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Discovering the World Outside the Gates of Augusta National

Masters Memories: How Michael Bamberger Calmed His Nerves Before Playing Augusta
The night before playing Augusta for the first time, Sports Illustrated senior writer Michael Bamberger stayed up all night watching replays of past Masters tournaments.

When Tiger Woods leaves Augusta National, he makes a left off of Magnolia Lane onto Washington Road and heads west, to the city’s modern suburban developments, on the far side of I-20. But if he made a right out of the club, he’d be heading for downtown Augusta, and that’s another world.

Every now and again, you see a player downtown, and more often you see caddies, but it’s not a regular occurrence. Washington Road flows right into Broad Street, the downtown’s main artery, and along it there are vestiges of old, faded river wealth. You also see signs of urban renewal here and there, but that’s been the case for decades.

Any single turn in Augusta gives you the opportunity to drill deep. If you’re heading downtown and make a right on Milledge, the next thing you know you’re at Augusta Country Club, bastion of Old South wealth, dinner-dances, bright pants, good times. On the other side of Washington Road from the country club is Lake Olmstead Stadium, home of the Augusta GreenJackets, Class A affiliate of the San Francisco Giants. Tomorrow’s journeymen today, if they’re lucky.

Go straight on Broad and you come upon a residential neighborhood called Harrisburg. There’s a restaurant there named the Blue Collar Bistro. Churches are about as common as fire hydrants, including one called Greater Central African Baptist. Plywood fills its windows. Many of the homes are one-story wood-framed structures with rusted tin roofs.

During the Masters and along various Harrisburg streets—Greene and Ellis, 14th and 13th—you are apt to see children hanging out on porches and playing on the street. That’s because the Augusta schools are always closed during Masters week. Many of the parents of those children, some of them otherwise unemployed or off for the week, can get 50 or 60 or more hours of work at Augusta National during the Masters.

They work in the club’s many kitchens or as security guards or perhaps cleaning bathrooms. They are not glamorous jobs and the pay is low, but the check will clear, there’s no question about that.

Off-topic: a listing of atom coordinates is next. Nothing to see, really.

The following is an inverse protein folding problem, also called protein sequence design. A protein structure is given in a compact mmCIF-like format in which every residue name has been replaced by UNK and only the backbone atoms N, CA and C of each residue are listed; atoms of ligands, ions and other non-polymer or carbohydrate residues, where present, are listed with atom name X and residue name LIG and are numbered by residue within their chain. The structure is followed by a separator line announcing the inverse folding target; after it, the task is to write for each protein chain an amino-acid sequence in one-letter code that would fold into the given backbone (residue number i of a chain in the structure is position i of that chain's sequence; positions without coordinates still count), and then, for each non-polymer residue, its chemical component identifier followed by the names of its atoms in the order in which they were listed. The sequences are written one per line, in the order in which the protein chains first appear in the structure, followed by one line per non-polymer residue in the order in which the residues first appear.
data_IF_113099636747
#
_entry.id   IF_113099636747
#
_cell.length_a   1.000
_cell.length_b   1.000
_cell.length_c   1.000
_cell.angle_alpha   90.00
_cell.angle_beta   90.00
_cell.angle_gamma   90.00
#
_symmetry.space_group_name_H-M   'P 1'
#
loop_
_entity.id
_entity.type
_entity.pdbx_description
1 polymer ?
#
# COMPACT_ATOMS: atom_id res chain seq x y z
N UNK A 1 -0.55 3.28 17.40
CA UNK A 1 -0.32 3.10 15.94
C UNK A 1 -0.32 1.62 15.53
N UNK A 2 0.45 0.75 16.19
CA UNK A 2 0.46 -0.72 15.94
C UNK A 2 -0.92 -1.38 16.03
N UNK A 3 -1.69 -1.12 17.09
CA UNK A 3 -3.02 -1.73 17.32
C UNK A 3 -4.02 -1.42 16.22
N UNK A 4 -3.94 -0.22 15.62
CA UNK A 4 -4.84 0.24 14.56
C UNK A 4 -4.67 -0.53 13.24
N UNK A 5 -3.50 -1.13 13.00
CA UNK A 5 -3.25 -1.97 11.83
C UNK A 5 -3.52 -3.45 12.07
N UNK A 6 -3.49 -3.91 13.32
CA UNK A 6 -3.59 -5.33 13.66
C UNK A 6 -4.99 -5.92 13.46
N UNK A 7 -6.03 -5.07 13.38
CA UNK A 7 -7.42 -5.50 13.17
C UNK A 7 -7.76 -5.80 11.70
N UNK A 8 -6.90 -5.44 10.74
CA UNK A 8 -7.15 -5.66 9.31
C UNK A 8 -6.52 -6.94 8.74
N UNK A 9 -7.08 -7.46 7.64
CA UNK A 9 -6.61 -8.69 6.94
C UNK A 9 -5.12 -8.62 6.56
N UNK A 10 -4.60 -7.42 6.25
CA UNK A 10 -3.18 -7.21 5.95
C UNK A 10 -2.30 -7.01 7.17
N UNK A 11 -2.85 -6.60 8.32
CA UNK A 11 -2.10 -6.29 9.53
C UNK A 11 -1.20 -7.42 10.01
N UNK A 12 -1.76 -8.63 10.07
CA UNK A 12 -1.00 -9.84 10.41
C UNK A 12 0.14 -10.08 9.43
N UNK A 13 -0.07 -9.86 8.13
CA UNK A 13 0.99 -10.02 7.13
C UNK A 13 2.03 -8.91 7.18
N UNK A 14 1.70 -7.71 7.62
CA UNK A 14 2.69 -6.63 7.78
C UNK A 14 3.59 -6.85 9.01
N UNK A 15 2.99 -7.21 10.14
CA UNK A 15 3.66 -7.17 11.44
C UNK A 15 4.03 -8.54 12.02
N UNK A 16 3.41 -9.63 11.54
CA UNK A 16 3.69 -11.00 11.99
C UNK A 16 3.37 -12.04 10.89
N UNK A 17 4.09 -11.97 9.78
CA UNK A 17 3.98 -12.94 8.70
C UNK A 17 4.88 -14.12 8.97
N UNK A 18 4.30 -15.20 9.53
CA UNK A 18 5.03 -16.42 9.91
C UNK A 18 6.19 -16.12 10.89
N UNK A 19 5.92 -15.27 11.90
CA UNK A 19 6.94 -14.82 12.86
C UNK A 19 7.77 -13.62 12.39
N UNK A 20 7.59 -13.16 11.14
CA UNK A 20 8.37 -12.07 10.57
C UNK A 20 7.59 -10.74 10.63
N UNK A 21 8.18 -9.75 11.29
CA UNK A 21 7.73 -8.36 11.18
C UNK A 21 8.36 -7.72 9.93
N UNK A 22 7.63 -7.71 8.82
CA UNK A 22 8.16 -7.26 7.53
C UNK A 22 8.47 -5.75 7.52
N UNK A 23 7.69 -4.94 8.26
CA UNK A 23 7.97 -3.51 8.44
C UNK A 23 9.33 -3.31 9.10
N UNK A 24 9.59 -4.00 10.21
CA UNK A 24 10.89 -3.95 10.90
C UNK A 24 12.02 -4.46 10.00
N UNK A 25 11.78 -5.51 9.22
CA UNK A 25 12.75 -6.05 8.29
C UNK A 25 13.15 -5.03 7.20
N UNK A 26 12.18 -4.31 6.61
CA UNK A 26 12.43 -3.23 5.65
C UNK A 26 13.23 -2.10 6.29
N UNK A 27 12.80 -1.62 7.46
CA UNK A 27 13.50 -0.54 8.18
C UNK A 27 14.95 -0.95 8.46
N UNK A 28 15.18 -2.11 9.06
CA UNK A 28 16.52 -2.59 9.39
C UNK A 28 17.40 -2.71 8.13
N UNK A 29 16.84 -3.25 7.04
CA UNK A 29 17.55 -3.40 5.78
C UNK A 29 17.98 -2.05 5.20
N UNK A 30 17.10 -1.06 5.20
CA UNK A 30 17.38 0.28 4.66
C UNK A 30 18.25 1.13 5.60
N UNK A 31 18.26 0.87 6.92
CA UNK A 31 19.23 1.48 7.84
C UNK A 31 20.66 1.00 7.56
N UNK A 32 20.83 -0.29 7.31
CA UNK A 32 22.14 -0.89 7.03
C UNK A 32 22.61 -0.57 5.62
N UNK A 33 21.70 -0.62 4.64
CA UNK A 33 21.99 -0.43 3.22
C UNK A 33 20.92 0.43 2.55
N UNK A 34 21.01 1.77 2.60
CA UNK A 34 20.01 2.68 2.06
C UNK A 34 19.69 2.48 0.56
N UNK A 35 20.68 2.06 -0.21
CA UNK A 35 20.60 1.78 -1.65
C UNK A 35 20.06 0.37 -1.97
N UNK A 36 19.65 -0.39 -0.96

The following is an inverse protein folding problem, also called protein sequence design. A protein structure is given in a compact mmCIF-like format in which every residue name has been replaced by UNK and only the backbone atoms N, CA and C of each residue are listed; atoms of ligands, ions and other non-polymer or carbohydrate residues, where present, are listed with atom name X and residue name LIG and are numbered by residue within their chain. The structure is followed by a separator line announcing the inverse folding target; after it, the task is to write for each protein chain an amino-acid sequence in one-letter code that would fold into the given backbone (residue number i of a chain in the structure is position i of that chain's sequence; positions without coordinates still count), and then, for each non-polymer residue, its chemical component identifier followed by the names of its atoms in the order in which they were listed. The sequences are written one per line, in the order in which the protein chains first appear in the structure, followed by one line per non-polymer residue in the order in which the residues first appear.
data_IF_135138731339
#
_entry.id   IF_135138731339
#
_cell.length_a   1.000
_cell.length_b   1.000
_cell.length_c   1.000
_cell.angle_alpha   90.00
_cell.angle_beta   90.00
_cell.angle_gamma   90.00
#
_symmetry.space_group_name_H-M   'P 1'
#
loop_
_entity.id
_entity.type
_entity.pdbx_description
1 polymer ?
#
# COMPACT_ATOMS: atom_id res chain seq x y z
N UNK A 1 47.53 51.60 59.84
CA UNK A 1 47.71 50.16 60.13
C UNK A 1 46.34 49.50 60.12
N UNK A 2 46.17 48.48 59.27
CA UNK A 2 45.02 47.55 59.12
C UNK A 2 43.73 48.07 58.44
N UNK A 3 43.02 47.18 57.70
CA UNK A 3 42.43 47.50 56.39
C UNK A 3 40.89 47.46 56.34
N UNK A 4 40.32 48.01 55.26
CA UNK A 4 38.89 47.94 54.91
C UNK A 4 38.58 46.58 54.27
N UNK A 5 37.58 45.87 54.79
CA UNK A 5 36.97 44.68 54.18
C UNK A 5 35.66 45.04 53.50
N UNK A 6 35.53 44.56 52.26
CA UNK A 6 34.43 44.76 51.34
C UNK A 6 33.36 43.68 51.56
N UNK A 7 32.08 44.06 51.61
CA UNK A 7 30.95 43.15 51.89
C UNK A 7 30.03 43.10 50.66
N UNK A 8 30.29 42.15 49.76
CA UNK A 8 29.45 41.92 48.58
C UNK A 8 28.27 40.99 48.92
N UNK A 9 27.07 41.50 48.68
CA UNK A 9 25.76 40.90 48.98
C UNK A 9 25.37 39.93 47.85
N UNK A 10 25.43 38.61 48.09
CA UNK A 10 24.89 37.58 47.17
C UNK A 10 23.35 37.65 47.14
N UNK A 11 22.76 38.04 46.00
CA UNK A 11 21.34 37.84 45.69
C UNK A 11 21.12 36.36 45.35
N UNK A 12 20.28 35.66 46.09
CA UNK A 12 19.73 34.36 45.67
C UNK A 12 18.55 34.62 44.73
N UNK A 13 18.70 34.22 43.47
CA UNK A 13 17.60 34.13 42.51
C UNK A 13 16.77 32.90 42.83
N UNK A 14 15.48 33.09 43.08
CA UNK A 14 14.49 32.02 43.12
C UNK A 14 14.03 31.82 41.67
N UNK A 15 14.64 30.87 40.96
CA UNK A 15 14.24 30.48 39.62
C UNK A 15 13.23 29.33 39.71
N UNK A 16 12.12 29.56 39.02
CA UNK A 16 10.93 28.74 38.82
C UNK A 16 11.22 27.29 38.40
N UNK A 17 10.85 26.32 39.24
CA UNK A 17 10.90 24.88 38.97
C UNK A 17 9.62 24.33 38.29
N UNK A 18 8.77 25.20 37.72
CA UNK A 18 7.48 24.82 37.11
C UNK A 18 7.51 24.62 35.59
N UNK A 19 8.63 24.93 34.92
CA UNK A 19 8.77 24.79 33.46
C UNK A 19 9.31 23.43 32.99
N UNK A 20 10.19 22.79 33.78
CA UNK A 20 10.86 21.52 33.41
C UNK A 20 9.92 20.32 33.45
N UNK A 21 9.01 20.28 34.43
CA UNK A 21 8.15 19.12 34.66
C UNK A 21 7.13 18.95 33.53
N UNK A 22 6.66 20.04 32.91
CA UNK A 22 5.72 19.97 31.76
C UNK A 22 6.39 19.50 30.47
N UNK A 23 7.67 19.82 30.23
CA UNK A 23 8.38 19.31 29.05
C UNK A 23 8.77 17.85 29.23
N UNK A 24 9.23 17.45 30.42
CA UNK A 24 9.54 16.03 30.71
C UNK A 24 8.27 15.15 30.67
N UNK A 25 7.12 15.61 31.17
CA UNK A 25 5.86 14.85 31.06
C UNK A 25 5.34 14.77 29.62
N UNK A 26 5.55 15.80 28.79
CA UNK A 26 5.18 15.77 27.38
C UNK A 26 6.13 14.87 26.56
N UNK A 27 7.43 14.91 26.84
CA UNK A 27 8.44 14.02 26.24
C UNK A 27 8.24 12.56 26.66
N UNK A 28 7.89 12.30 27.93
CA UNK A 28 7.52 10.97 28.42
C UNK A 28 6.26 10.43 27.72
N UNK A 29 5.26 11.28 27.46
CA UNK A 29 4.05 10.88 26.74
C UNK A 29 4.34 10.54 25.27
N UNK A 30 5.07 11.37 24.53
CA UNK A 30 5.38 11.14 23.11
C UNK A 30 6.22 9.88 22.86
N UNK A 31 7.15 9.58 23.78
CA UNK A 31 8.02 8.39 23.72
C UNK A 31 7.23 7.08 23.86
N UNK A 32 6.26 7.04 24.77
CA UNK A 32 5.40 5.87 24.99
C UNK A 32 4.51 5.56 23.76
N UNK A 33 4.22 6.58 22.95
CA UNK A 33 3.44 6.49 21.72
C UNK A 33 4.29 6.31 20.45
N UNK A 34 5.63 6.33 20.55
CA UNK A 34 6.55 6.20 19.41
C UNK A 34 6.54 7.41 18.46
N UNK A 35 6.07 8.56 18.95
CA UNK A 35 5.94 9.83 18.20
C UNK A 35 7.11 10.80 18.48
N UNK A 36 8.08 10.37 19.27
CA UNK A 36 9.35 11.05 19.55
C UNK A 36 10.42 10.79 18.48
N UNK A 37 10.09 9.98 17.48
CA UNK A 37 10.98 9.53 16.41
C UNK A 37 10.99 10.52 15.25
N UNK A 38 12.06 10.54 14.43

To generalize, they are a remarkable group of people who, either by instruction or temperament, take it upon themselves to make visitors to the club feel welcome. Talk about southern hospitality, from a group of people making about $8 an hour. It’s amazing, really. It’s part of what makes the Masters the Masters.

Patricia Hall was on her porch on Greene Street the other day, wondering what was going on a few miles up the street. Not so much the golf, but all the activity around it.

“I was supposed to work this week,” she said. She’s in her mid-50s, with paw prints stamped on her chest in blue ink and a half-dozen grandchildren and other kin hanging out on her porch. “I was gonna work cleaning bathrooms. Seven-twenty-five an hour. But I got sick and couldn’t do it.” She made arrangements for a relative to take her slot.

Hall has three children and 12 grandchildren and affords her house with government support. She is out of work on a disability. She’s been in Augusta all her life, was done with school in the eighth grade and speaks in a dialect you do not hear on network TV, at least not in prime time. (POW-lease for police or secure for security). One of her daughters, one granddaughter and her granddaughter’s boyfriend are working at the Masters.

“She’s the executive chef,” she said of her 19-year-old granddaughter, Makia Hall. “She works with a white hat on.” Patricia’s pride was obvious.

A Harrisburg tourist asked the kids on the porch if they had a favorite golfer. They all said Tiger Woods. A few moments later, a seventh-grader among them, Tonasia West, offered Bobby Jones.

“Where’s you come up with that?” the visitor asked.

“The internet!” said her cousin, Jaquantez Hall, a young teenager with a high flat-top.

But Patricia Hall was offering another name: Jack Nicklaus.

“As long as I was coming up, he was winning all those Masters tournaments,” she said. “A good player and a sweet man.” The kids on the porch did not know that name.

She was watching the kids while others close to her were working the tournament, smiling at the patrons, helping to make the Masters the Masters.

“I wished I could be there,” she said. “I never been out of Augusta. I like to see some different people. If I couldn’t meet ‘em I could at least look at ‘em.”

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